Perhaps the film's most memorable, and oft-referenced, legacy is its climactic, screeching, white-knuckled muscle car chase through the streets of San Francisco. That scene alone is almost worth the price of admission, a ten-minute thrill ride with tangible mass, unpolished mistakes, curved steel and grim consequences. It almost, almost, polishes over the extra-slow pace, occasional stereotypes and confusing plot turns.
Still an entertaining watch, but often as nothing more than a simple, vivid document of everyday life in SF during the late 60s. There's barely enough substance in the police story to fill a twenty-minute network TV crime drama.
Best McQueen movie there ever was.
Watching the movie was painful: the plot is weak and sloppy (the professional killer who does not finish the job), the long hospital scene is desperately slow, McQueen's acting doesn't age well. Even the famous car chase in Frisco streets has a clumsy ending. Conclusion: one of these totally overrated « classics » (in the same vein, Dirty Harry is much better and still a great watch).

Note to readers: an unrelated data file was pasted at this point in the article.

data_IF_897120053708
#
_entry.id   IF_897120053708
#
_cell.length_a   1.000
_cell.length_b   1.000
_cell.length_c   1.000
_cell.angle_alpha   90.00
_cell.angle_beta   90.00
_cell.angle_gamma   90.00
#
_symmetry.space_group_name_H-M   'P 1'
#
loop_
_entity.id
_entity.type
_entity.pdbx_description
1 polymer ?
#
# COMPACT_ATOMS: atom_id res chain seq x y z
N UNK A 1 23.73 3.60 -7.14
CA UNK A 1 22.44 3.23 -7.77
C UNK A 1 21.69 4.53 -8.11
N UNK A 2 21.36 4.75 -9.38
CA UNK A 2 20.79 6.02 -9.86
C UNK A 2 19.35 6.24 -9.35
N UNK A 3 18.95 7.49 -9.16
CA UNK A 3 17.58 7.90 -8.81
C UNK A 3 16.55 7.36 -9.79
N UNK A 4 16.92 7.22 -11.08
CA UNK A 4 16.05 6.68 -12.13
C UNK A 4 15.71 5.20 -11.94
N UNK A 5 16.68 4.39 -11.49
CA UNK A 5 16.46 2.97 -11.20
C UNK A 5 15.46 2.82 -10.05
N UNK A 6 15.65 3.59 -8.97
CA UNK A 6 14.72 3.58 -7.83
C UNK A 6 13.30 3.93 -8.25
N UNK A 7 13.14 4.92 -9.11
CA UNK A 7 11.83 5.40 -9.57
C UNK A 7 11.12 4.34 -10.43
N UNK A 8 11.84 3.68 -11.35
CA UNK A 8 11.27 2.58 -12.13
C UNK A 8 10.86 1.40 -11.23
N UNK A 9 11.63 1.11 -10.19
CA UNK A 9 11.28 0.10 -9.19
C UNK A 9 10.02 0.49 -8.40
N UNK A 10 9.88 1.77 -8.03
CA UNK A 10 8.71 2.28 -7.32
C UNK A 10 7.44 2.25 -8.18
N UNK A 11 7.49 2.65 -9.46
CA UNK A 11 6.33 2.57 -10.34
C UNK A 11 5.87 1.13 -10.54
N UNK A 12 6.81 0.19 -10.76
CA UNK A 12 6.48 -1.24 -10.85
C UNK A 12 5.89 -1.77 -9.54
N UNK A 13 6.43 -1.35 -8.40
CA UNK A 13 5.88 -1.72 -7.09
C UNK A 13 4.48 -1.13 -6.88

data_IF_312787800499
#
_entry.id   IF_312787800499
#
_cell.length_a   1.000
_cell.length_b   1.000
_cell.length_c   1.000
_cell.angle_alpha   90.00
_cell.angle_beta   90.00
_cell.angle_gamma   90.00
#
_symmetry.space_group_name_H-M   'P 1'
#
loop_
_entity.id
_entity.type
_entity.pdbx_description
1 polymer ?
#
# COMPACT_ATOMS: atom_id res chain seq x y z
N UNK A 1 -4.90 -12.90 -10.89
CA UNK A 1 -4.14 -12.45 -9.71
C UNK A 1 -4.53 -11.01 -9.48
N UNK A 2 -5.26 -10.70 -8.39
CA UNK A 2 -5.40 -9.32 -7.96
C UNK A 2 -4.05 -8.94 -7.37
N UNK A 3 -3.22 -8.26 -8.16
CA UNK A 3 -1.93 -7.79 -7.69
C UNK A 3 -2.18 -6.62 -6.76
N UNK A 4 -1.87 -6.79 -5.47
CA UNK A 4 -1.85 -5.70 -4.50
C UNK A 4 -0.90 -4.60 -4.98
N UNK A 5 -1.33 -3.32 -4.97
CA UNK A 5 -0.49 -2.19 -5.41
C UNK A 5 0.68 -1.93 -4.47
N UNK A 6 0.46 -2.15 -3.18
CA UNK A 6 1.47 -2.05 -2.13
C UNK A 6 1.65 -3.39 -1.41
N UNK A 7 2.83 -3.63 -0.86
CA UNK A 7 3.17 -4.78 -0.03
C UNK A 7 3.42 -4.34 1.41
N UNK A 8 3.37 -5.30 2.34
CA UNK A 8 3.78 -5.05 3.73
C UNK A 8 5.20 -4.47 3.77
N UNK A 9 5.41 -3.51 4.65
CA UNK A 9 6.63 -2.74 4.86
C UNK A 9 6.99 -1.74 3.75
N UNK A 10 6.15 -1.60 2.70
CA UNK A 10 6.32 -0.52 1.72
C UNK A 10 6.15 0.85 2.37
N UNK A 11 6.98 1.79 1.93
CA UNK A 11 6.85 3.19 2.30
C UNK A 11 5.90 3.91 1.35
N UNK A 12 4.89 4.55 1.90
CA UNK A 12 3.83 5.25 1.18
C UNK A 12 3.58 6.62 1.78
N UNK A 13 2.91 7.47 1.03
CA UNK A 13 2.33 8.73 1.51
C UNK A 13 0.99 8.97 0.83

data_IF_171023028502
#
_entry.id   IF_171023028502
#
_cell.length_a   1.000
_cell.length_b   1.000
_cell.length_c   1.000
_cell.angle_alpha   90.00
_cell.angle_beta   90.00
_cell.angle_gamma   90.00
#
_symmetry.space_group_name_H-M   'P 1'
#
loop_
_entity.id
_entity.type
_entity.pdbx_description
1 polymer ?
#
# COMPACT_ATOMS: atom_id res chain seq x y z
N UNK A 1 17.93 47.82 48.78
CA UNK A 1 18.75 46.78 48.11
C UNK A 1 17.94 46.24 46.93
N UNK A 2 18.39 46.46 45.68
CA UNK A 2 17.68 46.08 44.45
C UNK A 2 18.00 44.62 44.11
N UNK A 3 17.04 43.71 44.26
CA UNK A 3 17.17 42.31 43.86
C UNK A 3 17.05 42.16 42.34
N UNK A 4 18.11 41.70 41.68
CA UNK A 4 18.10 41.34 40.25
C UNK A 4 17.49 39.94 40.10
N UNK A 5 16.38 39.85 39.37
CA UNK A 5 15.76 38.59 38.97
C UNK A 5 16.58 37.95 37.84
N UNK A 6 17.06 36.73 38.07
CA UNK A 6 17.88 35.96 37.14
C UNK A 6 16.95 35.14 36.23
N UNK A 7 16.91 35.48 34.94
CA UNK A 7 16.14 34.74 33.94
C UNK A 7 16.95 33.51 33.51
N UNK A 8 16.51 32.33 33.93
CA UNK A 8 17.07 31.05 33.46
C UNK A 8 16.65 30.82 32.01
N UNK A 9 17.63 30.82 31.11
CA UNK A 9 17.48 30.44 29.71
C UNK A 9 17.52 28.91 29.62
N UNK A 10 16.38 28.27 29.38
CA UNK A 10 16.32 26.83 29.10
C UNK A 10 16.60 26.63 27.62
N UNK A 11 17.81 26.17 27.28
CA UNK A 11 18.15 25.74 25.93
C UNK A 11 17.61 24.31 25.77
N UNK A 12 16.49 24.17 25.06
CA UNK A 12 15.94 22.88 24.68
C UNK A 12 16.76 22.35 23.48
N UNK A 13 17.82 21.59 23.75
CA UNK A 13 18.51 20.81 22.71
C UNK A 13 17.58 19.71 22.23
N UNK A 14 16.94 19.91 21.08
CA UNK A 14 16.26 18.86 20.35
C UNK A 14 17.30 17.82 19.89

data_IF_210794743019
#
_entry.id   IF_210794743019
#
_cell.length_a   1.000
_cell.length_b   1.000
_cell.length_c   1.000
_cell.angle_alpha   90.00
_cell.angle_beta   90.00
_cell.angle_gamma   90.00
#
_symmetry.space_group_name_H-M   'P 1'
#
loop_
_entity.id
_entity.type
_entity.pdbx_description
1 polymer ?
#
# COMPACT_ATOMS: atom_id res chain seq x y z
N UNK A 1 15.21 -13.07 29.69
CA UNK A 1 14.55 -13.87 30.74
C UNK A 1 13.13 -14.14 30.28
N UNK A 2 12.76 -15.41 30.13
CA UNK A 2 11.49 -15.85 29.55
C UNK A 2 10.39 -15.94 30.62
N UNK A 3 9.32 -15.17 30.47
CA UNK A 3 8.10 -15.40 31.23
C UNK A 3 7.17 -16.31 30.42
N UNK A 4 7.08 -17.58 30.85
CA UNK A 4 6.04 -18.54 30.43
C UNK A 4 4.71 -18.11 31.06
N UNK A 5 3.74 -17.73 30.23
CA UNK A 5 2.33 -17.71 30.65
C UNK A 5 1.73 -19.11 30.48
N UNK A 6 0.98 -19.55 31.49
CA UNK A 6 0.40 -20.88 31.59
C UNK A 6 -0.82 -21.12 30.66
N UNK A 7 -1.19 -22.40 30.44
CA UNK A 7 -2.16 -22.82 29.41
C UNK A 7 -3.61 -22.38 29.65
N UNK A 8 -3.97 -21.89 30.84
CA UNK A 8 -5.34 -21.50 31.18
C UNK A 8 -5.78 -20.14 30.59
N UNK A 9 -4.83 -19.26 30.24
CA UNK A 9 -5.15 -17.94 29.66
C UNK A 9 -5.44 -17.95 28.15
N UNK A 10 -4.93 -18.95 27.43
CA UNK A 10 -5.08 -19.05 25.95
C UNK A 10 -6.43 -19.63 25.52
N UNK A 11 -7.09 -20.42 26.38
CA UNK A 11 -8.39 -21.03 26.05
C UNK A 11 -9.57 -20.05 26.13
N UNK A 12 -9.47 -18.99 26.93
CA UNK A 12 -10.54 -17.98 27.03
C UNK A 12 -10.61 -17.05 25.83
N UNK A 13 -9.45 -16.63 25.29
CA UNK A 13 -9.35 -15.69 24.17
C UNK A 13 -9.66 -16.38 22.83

Outside of one impressive and gripping car chase, ‘Bullitt' is a gross case of riding on the star power of McQueen, who sadly cannot carry this picture, a picture which doesn't bother to invest in its characters. Instead, the film would much rather stare at an airplane landing and a photocopier printing someone's profile. Those are just a couple of padding scenes that take up much of the running time.
The film takes the crime out of crime-drama and becomes a total slog to sit through both before and after the chase scene, which by the way, doesn't come in until past the halfway mark.
Be warned as this one hasn't aged too well.
I heard so much about this movie, I could not wait to see it. I could have waited. Steve McQueen's acting, how others described as "cool", no offense, but I found it more wooden. The famous car chase, while exciting, was poorly edited. How many times does he pass up that same green Volkswagen?
Thereâ(TM)s a good car chase but apart from that itâ(TM)s a pretty standard cop slash mob thriller.
Without doubt one of my favourite all-time movies. Car chase aside. The slow burn to eventual climax is film directing at its very best.